Wednesday, 17 July 2013
Moths and Leaf Cutter Bees
The hot and humid nights continue to bring in some great moths to the trap.
Two Peppered Moths - one livelier than the other!
I was over the moon to trap Burnished Brass for the first time - a really beautiful little moth with the most incredible green metallic sheen - the photos don't do it justice.
Figure of Eighty was another new species for the garden
The Footmen have arrived. Common Footman (New for Year)
I think this micro species is Dipleurina (now Eudonia) lacustrata? But please correct me if I am wrong.
Far more moths escaped than were potted and I have to admit to encouraging most of the micros to leave only counting the species I already recognise or potting any unusual looking ones.
Summary of Moths Trapped Sunday, 14th July
Minimum Temperature 11.1 degrees Centigrade
15w Actinic Skinner Trap
1713 Riband Wave (Idaea aversata) x 3
2050 Common Footman (Eilema lurideola) x 3 (New for Year)
2381 Uncertain (Hoplodrina elsines) x 14
2107 Large Yellow Underwing (Noctua pronumba) x 3
2089 Heart and Dart (Agrotis exclamationis) x 7
1937 Willow Beauty (Peribatodes rhomboidaria) x 2
1921 Scalloped Oak (Cocallis elinguaria) x 1
1931 Peppered Moth (Biston betularia) x 2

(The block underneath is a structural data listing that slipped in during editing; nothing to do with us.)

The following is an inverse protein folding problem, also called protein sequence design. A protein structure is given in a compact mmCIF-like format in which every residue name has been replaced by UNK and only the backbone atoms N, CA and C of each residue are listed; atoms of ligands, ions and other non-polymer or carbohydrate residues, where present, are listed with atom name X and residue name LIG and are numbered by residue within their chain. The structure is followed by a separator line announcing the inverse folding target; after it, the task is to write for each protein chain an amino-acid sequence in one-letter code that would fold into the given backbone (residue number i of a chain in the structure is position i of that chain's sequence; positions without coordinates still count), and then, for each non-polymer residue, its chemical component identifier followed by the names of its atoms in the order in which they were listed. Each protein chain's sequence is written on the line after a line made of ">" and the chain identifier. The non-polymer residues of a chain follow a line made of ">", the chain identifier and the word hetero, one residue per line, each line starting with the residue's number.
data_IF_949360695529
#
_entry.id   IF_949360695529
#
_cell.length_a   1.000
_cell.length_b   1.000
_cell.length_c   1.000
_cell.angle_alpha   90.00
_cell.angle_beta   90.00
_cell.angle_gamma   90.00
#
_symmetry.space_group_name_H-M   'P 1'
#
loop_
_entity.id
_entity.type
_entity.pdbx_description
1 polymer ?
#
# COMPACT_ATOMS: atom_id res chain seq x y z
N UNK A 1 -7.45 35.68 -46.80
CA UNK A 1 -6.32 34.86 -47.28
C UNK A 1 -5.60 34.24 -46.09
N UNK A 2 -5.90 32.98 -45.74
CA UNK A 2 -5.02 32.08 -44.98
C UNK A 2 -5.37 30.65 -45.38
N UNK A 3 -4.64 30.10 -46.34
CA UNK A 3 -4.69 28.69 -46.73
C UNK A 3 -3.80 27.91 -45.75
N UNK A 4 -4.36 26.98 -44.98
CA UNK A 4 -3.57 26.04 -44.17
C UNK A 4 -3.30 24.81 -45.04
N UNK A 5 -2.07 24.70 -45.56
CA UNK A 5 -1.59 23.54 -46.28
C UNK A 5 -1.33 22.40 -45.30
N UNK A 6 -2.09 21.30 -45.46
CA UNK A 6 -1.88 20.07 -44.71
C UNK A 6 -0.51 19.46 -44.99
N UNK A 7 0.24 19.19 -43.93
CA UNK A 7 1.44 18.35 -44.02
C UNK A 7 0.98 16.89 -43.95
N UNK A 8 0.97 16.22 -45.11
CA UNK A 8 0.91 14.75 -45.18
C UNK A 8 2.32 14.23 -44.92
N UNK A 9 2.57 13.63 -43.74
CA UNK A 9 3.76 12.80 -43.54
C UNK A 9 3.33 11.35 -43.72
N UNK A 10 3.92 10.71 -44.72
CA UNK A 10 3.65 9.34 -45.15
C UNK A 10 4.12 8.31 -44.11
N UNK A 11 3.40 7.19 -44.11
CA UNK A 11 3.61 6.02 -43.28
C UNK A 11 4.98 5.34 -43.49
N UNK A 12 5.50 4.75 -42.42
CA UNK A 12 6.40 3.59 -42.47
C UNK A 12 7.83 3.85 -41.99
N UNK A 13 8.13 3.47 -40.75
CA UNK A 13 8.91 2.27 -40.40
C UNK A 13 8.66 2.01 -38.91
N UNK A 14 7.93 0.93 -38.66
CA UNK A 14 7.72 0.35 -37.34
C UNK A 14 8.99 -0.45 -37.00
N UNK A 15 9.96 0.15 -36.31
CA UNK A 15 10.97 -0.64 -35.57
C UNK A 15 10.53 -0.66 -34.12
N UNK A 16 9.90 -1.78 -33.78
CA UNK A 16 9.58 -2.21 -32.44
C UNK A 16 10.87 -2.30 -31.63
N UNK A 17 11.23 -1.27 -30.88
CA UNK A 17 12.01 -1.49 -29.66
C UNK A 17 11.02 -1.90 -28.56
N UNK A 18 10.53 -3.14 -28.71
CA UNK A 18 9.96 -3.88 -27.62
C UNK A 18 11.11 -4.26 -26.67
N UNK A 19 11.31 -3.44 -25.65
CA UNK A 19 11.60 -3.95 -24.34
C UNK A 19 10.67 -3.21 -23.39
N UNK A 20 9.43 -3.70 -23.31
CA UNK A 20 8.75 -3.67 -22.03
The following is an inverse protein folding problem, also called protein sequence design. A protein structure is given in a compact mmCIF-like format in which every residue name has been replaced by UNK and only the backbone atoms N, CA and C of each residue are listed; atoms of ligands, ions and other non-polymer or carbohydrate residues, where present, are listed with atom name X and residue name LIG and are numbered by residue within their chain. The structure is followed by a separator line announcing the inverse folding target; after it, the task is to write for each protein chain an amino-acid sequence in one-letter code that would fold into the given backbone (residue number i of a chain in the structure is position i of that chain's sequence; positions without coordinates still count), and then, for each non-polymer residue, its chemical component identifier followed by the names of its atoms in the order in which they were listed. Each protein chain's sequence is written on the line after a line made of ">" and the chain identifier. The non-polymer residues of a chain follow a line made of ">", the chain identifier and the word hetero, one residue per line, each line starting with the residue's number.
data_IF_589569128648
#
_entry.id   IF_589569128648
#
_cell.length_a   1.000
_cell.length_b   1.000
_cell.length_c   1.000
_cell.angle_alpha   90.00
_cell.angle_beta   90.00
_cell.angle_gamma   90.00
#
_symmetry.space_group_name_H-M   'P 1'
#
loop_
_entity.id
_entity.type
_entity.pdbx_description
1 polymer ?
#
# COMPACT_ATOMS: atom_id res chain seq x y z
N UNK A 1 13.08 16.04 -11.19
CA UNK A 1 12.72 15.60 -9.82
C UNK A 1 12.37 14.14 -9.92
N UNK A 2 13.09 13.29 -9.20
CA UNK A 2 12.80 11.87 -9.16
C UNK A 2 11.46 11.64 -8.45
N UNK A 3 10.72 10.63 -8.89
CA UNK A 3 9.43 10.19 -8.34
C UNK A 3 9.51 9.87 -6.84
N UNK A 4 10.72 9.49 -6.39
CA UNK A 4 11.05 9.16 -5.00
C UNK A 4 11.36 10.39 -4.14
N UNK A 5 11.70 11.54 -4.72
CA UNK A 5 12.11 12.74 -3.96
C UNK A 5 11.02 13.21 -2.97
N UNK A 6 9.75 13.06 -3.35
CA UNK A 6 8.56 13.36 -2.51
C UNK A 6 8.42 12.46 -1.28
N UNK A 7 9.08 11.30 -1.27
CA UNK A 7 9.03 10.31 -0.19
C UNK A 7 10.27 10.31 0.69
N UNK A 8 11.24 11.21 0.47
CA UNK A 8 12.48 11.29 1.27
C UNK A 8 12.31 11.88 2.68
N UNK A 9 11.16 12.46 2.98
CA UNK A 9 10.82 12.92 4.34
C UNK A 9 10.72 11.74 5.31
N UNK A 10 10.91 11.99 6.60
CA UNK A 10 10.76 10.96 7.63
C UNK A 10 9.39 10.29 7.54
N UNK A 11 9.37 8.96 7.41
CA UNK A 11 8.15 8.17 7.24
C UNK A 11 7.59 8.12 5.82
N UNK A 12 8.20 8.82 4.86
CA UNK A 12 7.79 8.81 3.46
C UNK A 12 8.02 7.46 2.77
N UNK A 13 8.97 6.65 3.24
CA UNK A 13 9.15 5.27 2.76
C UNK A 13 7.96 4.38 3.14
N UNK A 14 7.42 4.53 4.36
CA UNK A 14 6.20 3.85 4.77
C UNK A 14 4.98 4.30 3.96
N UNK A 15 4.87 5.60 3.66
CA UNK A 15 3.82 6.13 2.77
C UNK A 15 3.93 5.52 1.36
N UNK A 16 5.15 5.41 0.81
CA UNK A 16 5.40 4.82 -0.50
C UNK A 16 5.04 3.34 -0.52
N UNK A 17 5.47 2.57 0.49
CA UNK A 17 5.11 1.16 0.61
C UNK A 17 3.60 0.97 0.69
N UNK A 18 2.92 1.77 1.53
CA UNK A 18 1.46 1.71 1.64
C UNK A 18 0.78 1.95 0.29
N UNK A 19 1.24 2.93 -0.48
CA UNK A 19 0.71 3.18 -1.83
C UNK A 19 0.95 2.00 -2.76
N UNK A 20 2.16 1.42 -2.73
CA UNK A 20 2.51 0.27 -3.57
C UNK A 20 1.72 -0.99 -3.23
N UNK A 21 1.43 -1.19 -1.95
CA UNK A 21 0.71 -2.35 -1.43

1906 Brimstone Moth (Opisthograptis luteolata) x 1
1428 Bee Moth (Aphomia sociella) x 1
1294 Crambus pascuella x 5
1654 Figure of Eighty (Tethea ocularis) x 1 (New for Garden)
2434 Burnished Brass (Diachrysia chrysitis) x 1 (New for Garden)
2278 Poplar Grey (Acronicta megacephala) x 1 (New for Year)
1302 Crambus perlella (New for Garden)
1338 Dipleurina (Eudonia) lacustrata ?? (Would be New for Year)
Leaf Cutter Bees
I am really rather pleased that a species of Leaf Cutter Bee is using one of the Bee Houses. Every day it can be seen going in and out with small pieces of leaf. Today there were three around - apparently males can hang around egg-laying females.
Here's the bee house with pieces of leaf blocking entrances to tubes presumably when egg laying is completed.
And here's a picture of the bee itself.
Edit - I have just posted this photo on Twitter and have been told rather excitedly that this is not a photo of the actual leaf cutter bee that is taking in leaves but rather of the Cuckoo Bee (Coelyoxis) that parasitises the leaf cutter's eggs/larvae!!!!
Leaf Cutter Bees are solitary bees which nest in holes in plant stems, dead wood or walls. They "cut" discs out of leaves (apparently roses are their favourites - we don't have too many roses so am not quite sure what leaf the bee is taking in) and then glue them together with saliva to build tiny cells in which the larvae will live. The larvae pupate in autumn and then hibernate during the winter.
This species of bee is on the wing from April to August and feeds solely on pollen and nectar and is an important pollinator.
Finally, a photo of one of Brian's hanging baskets - this year's are the best he has grown! I think due to the fact that he bought a much larger type of hanging basket which you can stuff with a lot of plants.